“70 percent of hospitals in the country don’t have water and the primary coronavirus prevention measure is washing one’s hands,” the lawmaker added. “89 percent of hospitals report electricity interruptions and only 49 percent of these institutions have emergency rooms open. 2,602 Venezuelans died in the country because there were no medical supplies to tend to trauma.”

“The precarious health situation in the country make us require these alerts because there is the possibility of coronavirus reaching Venezuela,” he concluded.

The novel coronavirus is highly contagious through moisture particles ejected while coughing, breathing, or sneezing. Experts believe that it may be contagious even before a carrier has visible symptoms, which tend to include fever, coughing, and body aches. Washing hands, wearing face masks, and staying away from crowded areas are pivotal measures to control the outbreak.

Another lawmaker, José Trujillo, noted on Tuesday that, even if the coronavirus outbreak had reached the country, it would be impossible for Venezuela to know because hospitals do not have testing kits. The World Health Organization (WHO) is organizing the global response; as a United Nations body, it incorrectly identified Nicolás Maduro as the nation’s head of state, excluding legitimate President Juan Guaidó. It remains unclear how the WHO would be able to distribute humanitarian aid or testing supplies in Venezuela given that it does not recognize Guaidó and Maduro’s regime refuses to acknowledge that the country has needed humanitarian aid for years.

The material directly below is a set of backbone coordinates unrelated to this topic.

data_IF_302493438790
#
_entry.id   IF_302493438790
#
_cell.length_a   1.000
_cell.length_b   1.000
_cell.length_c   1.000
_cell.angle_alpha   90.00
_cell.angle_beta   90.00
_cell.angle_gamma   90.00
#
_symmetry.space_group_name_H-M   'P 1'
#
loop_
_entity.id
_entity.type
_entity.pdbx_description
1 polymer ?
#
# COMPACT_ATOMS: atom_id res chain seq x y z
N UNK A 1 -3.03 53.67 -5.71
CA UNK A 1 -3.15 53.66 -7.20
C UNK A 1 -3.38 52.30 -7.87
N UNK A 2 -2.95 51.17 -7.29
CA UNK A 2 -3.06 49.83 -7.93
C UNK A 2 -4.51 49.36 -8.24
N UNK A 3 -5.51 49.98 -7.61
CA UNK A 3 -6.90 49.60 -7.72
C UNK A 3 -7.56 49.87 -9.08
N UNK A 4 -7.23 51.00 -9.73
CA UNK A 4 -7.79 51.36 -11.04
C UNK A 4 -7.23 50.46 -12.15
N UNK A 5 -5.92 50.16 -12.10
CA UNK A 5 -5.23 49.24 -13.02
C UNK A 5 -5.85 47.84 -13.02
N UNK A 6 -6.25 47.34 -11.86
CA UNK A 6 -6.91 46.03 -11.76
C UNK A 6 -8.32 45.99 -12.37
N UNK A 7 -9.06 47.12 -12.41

“In Venezuela, we don’t even have a way to test [someone] to detect coronavirus,” Trujillo noted. “Prevention is key and in this country it is almost impossible to do it. International organizations should send aid to deal with this virus and avoid a tragedy.”

He added, “Venezuela will not escape the threat because we have alliances with Asian nations and the virus lives for 14 days before being detected [in someone’s body], so it can reach the country. The virus is a genetic alteration, but the truth isn’t being told to the world.”